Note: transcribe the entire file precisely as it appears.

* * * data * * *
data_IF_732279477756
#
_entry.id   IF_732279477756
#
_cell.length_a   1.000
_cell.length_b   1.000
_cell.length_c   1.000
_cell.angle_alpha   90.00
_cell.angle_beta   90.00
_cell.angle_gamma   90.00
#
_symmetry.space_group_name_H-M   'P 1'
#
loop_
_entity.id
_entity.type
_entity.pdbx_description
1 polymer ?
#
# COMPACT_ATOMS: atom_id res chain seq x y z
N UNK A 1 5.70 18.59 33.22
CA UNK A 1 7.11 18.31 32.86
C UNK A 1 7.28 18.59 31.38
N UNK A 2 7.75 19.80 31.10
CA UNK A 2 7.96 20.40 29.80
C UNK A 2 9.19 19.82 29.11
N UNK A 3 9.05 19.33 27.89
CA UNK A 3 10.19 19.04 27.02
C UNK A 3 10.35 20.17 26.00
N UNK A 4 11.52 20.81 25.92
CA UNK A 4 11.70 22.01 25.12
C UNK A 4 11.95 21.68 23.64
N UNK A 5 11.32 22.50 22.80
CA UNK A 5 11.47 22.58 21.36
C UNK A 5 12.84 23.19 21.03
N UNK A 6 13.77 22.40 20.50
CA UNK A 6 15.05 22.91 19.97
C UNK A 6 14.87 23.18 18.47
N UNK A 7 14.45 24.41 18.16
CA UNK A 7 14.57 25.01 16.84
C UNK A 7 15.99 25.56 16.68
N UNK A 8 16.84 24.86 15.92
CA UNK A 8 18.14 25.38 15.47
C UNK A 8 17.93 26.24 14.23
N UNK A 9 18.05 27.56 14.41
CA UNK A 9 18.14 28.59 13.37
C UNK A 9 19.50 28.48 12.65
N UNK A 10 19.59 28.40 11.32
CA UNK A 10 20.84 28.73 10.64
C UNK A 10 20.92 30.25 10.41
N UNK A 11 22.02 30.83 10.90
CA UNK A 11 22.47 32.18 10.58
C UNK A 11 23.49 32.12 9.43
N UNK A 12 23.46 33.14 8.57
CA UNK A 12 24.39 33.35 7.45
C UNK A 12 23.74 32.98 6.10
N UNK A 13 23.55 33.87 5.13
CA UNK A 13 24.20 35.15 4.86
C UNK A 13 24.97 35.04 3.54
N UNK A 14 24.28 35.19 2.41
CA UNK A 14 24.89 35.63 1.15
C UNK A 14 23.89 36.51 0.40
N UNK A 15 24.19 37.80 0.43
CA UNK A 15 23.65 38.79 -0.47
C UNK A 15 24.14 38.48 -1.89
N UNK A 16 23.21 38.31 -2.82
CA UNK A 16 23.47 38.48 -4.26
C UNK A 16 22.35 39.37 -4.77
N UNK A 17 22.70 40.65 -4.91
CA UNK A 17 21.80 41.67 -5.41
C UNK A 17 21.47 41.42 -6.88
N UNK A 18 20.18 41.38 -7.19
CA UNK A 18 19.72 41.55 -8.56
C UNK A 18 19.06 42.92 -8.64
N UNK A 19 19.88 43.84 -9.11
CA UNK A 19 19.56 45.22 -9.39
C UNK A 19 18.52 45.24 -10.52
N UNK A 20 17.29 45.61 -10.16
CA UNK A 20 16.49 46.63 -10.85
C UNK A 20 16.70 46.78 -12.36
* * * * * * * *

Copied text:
data_IF_732279477756
#
_entry.id   IF_732279477756
#
_cell.length_a   1.000
_cell.length_b   1.000
_cell.length_c   1.000
_cell.angle_alpha   90.00
_cell.angle_beta   90.00
_cell.angle_gamma   90.00
#
_symmetry.space_group_name_H-M   'P 1'
#
loop_
_entity.id
_entity.type
_entity.pdbx_description
1 polymer ?
#
# COMPACT_ATOMS: atom_id res chain seq x y z
N UNK A 1 5.70 18.59 33.22
CA UNK A 1 7.11 18.31 32.86
C UNK A 1 7.28 18.59 31.38
N UNK A 2 7.75 19.80 31.10
CA UNK A 2 7.96 20.40 29.80
C UNK A 2 9.19 19.82 29.11
N UNK A 3 9.05 19.33 27.89
CA UNK A 3 10.19 19.04 27.02
C UNK A 3 10.35 20.17 26.00
N UNK A 4 11.52 20.81 25.92
CA UNK A 4 11.70 22.01 25.12
C UNK A 4 11.95 21.68 23.64
N UNK A 5 11.32 22.50 22.80
CA UNK A 5 11.47 22.58 21.36
C UNK A 5 12.84 23.19 21.03
N UNK A 6 13.77 22.40 20.50
CA UNK A 6 15.05 22.91 19.97
C UNK A 6 14.87 23.18 18.47
N UNK A 7 14.45 24.41 18.16
CA UNK A 7 14.57 25.01 16.84
C UNK A 7 15.99 25.56 16.68
N UNK A 8 16.84 24.86 15.92
CA UNK A 8 18.14 25.38 15.47
C UNK A 8 17.93 26.24 14.23
N UNK A 9 18.05 27.56 14.41
CA UNK A 9 18.14 28.59 13.37
C UNK A 9 19.50 28.48 12.65
N UNK A 10 19.59 28.40 11.32
CA UNK A 10 20.84 28.73 10.64
C UNK A 10 20.92 30.25 10.41
N UNK A 11 22.02 30.83 10.90
CA UNK A 11 22.47 32.18 10.58
C UNK A 11 23.49 32.12 9.43
N UNK A 12 23.46 33.14 8.57
CA UNK A 12 24.39 33.35 7.45
C UNK A 12 23.74 32.98 6.10
N UNK A 13 23.55 33.87 5.13
CA UNK A 13 24.20 35.15 4.86
C UNK A 13 24.97 35.04 3.54
N UNK A 14 24.28 35.19 2.41
CA UNK A 14 24.89 35.63 1.15
C UNK A 14 23.89 36.51 0.40
N UNK A 15 24.19 37.80 0.43
CA UNK A 15 23.65 38.79 -0.47
C UNK A 15 24.14 38.48 -1.89
N UNK A 16 23.21 38.31 -2.82
CA UNK A 16 23.47 38.48 -4.26
C UNK A 16 22.35 39.37 -4.77
N UNK A 17 22.70 40.65 -4.91
CA UNK A 17 21.80 41.67 -5.41
C UNK A 17 21.47 41.42 -6.88
N UNK A 18 20.18 41.38 -7.19
CA UNK A 18 19.72 41.55 -8.56
C UNK A 18 19.06 42.92 -8.64
N UNK A 19 19.88 43.84 -9.11
CA UNK A 19 19.56 45.22 -9.39
C UNK A 19 18.52 45.24 -10.52
N UNK A 20 17.29 45.61 -10.16
CA UNK A 20 16.49 46.63 -10.85
C UNK A 20 16.70 46.78 -12.36